Creative Highs That Are Trendy and Dangerous

Many teens (and some foolish adults) will try strange and sometimes dangerous ways to get high. Some turn to household chemicals for huffing, which does indeed produce a high, but which can also cause brain damage and even death. Others will attempt to strangle each other with an equally dangerous risk of dying.

But these aren’t the strangest ways in which people have tried to get high. Here are some bizarre attempts at getting high that have made their way into the news. Some are based on hoaxes, but all are bad ideas:


A species of ocean bream called Sarpa salpa causes hallucinations when the head is consumed. The effect kicks in immediately and can last as long as several days. Normally, this fish lives in the warm waters of southern Africa and the Mediterranean, but lately it has shown up off the coasts of France and Great Britain. Global warming is blamed for its northerly migration.

Occasionally, someone will hear about the effects of eating the head of Sarpa salpa and will try it in order to get high. The results can be dangerous, as demonstrated by two men hospitalized a few years ago. Two men in southern France experienced auditory hallucinations and nightmares for two days after eating the hallucinogenic fish. The effect comes from a substance found in the plankton and algae the fish eat. It accumulates in the fish’s head, but to varying degrees. Some fish may cause hallucinations, while others won’t.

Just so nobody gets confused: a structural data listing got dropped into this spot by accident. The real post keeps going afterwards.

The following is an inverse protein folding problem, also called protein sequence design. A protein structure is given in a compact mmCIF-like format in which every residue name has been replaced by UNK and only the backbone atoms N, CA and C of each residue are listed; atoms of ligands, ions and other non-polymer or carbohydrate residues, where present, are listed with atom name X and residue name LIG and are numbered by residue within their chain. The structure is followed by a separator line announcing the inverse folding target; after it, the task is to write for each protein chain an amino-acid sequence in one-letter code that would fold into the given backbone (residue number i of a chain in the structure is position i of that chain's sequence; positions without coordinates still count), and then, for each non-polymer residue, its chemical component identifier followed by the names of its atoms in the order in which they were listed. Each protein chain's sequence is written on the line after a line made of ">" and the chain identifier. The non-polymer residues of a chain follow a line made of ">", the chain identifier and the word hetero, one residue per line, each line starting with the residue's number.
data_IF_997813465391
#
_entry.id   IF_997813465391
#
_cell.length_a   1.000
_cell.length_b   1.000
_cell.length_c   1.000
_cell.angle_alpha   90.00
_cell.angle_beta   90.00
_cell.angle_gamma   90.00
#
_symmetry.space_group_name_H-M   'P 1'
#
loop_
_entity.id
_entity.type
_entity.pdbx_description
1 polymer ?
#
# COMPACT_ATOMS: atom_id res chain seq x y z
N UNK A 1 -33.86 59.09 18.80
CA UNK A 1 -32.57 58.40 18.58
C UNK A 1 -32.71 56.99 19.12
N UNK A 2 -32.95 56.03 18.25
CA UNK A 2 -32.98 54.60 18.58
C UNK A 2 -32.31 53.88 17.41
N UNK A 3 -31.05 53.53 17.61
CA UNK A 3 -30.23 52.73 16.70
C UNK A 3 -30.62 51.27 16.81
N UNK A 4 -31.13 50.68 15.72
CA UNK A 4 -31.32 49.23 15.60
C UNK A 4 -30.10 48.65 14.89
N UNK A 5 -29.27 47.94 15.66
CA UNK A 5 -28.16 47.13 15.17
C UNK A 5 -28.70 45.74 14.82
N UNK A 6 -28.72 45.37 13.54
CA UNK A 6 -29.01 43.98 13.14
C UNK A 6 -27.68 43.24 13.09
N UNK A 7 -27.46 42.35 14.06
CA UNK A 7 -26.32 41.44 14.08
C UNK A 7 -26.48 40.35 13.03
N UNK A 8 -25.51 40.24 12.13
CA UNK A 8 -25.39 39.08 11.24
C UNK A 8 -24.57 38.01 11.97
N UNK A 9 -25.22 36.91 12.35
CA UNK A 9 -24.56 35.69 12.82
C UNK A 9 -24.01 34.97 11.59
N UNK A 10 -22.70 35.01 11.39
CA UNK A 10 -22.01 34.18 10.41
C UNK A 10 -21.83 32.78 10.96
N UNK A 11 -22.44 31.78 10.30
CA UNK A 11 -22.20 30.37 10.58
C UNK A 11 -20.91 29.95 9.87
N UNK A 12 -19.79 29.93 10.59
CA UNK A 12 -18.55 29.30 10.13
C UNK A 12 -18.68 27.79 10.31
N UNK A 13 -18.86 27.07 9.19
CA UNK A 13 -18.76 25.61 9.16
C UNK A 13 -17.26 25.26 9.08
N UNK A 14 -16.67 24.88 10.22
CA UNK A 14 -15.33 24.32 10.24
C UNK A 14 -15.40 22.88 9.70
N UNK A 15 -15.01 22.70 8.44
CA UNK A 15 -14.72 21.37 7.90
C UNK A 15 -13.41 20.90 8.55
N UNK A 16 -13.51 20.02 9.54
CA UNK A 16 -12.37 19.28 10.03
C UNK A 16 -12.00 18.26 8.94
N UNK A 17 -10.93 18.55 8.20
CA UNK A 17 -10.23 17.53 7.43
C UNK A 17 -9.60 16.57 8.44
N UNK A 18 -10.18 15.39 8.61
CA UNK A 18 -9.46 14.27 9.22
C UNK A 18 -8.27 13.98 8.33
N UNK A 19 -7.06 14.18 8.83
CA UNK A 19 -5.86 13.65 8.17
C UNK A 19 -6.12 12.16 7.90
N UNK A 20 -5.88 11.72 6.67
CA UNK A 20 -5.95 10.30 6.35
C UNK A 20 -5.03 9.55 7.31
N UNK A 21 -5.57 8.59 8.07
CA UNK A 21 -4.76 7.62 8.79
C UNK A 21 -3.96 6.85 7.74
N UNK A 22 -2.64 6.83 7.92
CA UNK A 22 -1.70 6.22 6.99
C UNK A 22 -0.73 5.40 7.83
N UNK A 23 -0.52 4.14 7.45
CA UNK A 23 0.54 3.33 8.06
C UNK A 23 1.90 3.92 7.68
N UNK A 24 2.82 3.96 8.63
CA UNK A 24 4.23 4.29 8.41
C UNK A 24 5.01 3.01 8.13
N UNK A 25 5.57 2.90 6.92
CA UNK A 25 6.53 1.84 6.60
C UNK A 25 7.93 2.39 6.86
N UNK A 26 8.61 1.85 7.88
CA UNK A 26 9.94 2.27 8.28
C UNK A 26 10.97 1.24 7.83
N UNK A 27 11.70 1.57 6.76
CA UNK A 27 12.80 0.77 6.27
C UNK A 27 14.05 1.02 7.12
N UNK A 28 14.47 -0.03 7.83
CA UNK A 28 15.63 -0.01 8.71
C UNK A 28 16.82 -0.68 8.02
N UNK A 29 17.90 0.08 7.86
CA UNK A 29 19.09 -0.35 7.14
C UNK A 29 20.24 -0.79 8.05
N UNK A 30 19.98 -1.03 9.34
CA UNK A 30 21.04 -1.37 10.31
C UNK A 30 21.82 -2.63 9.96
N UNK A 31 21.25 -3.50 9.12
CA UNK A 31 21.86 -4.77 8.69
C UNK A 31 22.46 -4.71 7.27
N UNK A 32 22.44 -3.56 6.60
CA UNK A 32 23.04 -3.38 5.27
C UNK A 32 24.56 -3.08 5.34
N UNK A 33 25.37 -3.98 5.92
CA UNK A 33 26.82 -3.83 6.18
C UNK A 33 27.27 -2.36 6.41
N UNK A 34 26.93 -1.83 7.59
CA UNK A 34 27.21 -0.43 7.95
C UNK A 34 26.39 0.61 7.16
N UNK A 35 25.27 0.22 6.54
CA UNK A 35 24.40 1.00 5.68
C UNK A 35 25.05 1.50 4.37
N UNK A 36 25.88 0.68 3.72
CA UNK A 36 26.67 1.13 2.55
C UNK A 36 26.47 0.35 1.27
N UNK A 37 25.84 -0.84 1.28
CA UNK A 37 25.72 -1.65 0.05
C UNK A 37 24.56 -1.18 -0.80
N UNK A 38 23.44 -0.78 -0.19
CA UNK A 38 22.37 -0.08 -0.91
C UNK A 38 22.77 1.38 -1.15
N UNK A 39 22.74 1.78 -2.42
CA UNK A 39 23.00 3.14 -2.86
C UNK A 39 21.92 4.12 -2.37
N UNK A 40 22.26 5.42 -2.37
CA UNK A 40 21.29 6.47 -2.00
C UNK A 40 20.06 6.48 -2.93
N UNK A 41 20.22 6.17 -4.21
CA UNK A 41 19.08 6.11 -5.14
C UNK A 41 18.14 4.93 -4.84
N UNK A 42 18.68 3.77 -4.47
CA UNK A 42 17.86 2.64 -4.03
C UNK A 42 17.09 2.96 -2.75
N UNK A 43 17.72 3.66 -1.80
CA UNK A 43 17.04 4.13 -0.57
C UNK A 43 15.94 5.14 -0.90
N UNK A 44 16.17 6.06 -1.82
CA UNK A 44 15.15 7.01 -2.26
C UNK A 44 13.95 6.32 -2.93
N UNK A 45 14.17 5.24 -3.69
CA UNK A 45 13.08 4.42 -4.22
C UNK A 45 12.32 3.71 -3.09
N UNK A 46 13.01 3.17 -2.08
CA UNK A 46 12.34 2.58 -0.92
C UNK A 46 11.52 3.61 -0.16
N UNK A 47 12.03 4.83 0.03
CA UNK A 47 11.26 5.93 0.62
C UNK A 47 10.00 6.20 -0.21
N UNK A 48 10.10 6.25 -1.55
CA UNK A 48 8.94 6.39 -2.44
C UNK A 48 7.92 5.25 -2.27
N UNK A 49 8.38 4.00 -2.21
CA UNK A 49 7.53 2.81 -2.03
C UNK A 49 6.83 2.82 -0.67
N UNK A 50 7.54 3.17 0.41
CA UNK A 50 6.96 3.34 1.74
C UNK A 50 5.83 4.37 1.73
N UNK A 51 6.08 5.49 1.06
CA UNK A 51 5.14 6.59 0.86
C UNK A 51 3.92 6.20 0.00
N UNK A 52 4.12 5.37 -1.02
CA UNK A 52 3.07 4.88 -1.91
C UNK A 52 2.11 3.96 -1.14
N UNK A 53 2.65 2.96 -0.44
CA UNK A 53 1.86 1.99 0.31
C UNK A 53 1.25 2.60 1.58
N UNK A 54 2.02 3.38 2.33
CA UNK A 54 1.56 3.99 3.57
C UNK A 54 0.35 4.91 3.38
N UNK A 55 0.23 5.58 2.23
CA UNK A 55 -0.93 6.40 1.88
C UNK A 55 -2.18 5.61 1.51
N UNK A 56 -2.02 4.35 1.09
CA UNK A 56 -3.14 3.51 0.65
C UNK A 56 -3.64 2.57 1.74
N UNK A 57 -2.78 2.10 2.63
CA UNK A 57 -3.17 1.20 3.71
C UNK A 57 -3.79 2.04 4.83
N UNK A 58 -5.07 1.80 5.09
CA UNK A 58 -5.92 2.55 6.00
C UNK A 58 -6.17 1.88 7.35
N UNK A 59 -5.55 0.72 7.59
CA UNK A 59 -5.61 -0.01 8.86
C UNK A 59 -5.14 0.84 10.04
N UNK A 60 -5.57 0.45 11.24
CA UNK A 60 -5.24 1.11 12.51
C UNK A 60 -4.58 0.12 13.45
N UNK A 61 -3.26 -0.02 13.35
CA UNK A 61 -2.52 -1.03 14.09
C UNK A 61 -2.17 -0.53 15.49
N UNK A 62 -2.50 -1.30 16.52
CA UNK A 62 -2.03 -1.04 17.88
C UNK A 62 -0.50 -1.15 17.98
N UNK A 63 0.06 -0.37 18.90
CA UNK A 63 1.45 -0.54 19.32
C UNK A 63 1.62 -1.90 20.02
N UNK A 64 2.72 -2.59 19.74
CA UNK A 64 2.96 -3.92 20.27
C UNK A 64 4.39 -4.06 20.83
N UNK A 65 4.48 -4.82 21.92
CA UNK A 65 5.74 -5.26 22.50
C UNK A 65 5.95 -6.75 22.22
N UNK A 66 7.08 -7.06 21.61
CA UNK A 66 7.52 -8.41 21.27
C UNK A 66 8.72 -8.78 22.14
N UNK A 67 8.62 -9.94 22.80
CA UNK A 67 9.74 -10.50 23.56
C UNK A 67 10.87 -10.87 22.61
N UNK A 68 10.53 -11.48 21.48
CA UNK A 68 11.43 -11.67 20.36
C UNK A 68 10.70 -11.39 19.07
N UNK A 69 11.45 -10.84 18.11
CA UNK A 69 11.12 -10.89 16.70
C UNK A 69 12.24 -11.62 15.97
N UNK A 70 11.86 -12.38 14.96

A popular dare with youngsters a few years ago, the nutmeg high is real and it’s dangerous. A compound in the spice called myristicin causes hallucinations if consumed in large quantities. It takes a large amount of nutmeg to see an effect, which can then last for up to two days. In addition to the high and hallucinations, eating this much nutmeg can lead to diarrhea, vomiting, nausea, heart problems, nerve damage and even death.


Teens are always looking for a new and more accessible high and they are sometimes fooled by a hoax. A trend called i-dosing supposedly causes a high by using sounds. Gullible teens can pay a few dollars to download an audio file that is supposed to alter the brainwaves in order to produce a high. The audio files deliver two different sounds, one to each ear, but they won’t give the listener a high. I-dosing is actually based on a type of unproven relaxation therapy that dates back to the 1800s.

Bananadine and Peanut Shells

Two other hoaxes come from the infamous 1960s book, The Anarchist Cookbook. The book is full of recipes for drugs and even explosives that aren’t only false and incorrect, but also potentially dangerous. The book claims that users can get high from smoking raw peanut shells or from the scrapings of the insides of banana peels. Neither attempt at a natural high works and either one could be harmful to anyone allergic to peanuts or bananas. 

Seeking a high from any source, whether an illegal drug, a legal substance or food product, is a dangerous enterprise. Mind-altering substances do just that: They change the brain and doing so is a risky prospect. When experimenting with non-traditional sources for a high, an even bigger risk is taken by not knowing what the results will be.

By: Mary Ellen Ellis

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